Depression can break your heart…literally. Research has shown that depression is commonly linked with heart disease, with one often leading to the other. Studies reveal one in ten American adults suffer from depression, and it’s widely known that heart disease is the leading cause of death amongst men and women in the United States. With statistics like this, it’s easy to understand why the correlation between the two is an issue that cannot be ignored. Depression symptoms are often seen as purely mental, however, the physical symptoms of depression are just as debilitating—especially when it comes to your heart health.
How Depression Affects Heart Health
The broad-ranging physical symptoms of depression can include digestive issues, sleep deprivation, headaches, agitation, tiredness and muscle pain. These somatic symptoms frequently exacerbate emotional depression symptoms in chronic sufferers. The psychological distress caused by depression increases the heart rate and blood pressure, leading to a rise in the stress hormone called cortisol—which signals “fight or flight” reactions—placing even more strain on the heart. The chain reaction caused by the physical symptoms of depression are treacherous, but this example only scratches the surface of the vast and swiftly moving myriad of heart-related depression symptoms. Some of the most common effects depression can have on heart health include:
Cardiovascular disease—also known as heart disease—is often called the “silent killer,” due to the fact that most people don’t even know they have it. This dangerous disease can lead to stroke, heart attack, and heart failure. The cortisol boost caused by depression can induce inflammation, which leads to clogged arteries and, potentially, make blood clots…and these are the ingredients that go into the disastrous recipe of heart disease.
New or Worsening Heart Conditions & Psychological Implications
Depression can worsen heart conditions in those with existing cardiovascular diagnoses, increasing the already-high morbidity rate of these conditions, especially in older adults. Conversely, an individual with a recent heart diagnosis or cardiac event has an elevated risk of developing depression due to the stress of acclimating to the lifestyle changes they must make to keep their heart healthy.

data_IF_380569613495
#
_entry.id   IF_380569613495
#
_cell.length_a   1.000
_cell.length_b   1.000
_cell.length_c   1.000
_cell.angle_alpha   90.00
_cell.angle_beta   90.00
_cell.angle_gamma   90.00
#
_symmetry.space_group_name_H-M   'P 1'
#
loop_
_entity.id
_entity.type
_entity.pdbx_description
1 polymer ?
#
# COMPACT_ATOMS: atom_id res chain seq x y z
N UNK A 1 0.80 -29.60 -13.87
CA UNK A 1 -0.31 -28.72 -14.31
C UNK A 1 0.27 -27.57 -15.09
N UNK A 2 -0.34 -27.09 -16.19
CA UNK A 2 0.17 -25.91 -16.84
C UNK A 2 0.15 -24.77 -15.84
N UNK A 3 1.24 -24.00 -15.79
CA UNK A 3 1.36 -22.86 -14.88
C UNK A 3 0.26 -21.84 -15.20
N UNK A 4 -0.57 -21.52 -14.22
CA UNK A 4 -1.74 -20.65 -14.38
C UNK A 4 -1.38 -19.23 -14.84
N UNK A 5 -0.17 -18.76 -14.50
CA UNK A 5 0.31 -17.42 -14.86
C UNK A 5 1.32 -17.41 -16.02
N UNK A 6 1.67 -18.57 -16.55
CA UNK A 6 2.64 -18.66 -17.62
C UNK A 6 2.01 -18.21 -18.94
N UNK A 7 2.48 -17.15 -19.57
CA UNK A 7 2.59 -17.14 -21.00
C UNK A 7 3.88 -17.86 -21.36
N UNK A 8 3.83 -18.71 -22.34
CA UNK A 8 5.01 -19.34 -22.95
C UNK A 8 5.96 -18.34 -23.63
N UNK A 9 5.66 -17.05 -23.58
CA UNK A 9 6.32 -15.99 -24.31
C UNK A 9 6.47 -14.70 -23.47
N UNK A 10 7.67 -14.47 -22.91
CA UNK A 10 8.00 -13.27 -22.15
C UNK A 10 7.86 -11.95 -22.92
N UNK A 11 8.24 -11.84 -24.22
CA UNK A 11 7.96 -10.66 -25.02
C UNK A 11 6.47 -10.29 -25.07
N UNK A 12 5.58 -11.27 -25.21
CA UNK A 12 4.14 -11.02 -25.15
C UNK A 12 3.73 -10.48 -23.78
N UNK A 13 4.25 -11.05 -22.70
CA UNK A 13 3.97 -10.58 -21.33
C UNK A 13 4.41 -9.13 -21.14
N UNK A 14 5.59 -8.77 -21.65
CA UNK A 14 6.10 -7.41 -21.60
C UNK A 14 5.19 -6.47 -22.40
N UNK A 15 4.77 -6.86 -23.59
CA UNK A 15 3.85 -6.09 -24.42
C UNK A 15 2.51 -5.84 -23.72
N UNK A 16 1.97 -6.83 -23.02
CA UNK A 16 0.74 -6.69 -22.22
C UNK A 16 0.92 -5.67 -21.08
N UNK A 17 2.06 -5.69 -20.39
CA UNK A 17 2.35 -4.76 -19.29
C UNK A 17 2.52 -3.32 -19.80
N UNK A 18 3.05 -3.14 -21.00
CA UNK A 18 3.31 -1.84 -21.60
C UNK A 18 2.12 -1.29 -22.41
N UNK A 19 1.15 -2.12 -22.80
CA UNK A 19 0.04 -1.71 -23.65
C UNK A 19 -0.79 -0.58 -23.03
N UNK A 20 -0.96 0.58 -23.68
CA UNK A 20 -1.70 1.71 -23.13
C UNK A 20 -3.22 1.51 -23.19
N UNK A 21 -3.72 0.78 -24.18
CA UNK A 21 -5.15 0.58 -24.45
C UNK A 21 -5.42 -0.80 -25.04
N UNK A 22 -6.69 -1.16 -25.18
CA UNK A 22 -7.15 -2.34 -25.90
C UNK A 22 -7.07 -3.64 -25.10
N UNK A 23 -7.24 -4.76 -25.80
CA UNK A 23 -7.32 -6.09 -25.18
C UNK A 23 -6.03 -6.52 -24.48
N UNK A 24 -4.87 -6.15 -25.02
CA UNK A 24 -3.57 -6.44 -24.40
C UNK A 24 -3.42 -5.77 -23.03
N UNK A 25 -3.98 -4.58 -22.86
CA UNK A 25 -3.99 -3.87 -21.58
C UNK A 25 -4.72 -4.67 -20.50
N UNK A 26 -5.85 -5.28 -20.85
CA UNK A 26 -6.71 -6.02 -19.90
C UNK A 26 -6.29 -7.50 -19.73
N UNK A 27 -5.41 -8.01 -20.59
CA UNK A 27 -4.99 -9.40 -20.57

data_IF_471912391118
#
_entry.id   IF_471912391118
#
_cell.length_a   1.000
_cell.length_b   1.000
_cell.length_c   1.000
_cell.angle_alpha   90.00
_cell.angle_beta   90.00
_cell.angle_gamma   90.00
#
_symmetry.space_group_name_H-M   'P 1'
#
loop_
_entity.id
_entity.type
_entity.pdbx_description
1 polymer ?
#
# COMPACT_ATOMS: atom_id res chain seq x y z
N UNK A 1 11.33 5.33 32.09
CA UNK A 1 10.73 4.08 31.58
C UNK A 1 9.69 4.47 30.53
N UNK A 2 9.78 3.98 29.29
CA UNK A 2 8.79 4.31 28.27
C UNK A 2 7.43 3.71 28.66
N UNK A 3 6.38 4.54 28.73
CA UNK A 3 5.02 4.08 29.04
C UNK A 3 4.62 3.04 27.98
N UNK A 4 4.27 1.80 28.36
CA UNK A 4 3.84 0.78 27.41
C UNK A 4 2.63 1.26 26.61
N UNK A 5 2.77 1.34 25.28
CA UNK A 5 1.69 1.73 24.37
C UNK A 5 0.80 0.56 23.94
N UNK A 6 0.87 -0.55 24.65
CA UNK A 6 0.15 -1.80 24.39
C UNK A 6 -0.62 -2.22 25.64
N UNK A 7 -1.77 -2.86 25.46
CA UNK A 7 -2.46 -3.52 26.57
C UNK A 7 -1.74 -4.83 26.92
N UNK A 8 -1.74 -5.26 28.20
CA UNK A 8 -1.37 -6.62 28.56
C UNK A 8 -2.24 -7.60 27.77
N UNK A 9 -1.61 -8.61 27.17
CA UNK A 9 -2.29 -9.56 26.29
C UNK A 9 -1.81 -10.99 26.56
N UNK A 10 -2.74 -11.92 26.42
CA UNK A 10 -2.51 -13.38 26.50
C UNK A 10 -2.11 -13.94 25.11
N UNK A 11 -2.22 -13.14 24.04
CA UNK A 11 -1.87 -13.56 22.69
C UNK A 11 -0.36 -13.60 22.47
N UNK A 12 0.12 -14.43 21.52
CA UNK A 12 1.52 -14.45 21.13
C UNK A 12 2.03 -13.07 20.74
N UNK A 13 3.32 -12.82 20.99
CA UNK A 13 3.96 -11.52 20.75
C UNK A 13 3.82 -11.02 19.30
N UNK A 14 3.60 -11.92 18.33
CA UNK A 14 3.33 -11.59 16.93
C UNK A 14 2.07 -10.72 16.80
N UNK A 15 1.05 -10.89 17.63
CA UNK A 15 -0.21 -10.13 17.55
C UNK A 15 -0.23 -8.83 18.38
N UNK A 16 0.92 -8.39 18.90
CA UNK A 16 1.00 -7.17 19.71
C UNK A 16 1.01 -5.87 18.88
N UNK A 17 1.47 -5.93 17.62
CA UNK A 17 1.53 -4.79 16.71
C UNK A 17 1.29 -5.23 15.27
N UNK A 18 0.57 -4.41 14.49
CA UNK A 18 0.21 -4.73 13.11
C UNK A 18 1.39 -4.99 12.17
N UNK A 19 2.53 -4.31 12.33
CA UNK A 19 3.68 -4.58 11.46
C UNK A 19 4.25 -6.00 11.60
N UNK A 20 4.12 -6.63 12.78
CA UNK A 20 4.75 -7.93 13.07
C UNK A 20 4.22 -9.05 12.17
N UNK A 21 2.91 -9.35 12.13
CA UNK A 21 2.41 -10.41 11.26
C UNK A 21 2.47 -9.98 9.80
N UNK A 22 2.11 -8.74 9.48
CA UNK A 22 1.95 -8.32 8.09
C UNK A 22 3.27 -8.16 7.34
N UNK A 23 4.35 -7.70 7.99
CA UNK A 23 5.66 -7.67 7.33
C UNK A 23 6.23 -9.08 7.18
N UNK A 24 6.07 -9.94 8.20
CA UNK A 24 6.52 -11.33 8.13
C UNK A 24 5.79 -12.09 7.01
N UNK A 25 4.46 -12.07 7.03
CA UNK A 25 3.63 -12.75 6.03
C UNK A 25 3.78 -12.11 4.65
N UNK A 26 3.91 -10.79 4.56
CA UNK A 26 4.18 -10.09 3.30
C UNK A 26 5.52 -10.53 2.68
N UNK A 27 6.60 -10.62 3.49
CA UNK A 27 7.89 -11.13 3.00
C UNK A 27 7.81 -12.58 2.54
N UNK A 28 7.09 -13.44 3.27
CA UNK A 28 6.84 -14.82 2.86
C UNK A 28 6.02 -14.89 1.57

Decreased Heart Healthy Decision-Making
The lethargy that regularly accompanies the physical symptoms of depression can decrease the likelihood that a person will make healthy decisions, like eating nutritious meals and exercising feel. Furthermore, the feeling of overwhelm that comes along with depression can effectuate ruinous behaviors, like tobacco smoking, alcohol intake, and failure to take prescribed medications, or abusing prescribed medications or other illicit substances. All of these are consequential risk factors for cardiovascular disease, as well as high cholesterol, diabetes, and other heart diseases.
Healthy Mind, Healthy Heart
Unfortunately, there isn’t a magic pill that can make all of these heart health complications disappear. The good news is that troubles with heart health are both preventable and treatable. The best place to start is by nurturing psychological welfare. Depression alters brain chemistry, causing a rippling effect on the body. Treating one’s depression, then, is paramount to perpetuating and rehabilitating heart health.
Lifestyle changes like diet, exercises and other self-care practices are an excellent starting point for improved mental health, and are often used in combination with other treatments. Traditionally, these depression treatment begins with psychotherapy to help identify the root cause of your depression, and thus begin to unravel it through the use of antidepressant medications or other holistic depression treatments.
For those who fail to respond to medications or other first-line depression treatments, ketamine treatment is a breakthrough treatment that has been shown to effectively improve symptoms in a shorter amount of time. This is due to the unique way that ketamine treatment repairs impaired neural connections in the brain.
A healthy mind leads to a healthy heart. Taking care of your mental and physical health will ensure you live a long, heart-healthy life. Should you choose to include ketamine therapy as part of your treatment regimen, contact Ketamine Greater Boston to get started, or visit our website to learn more.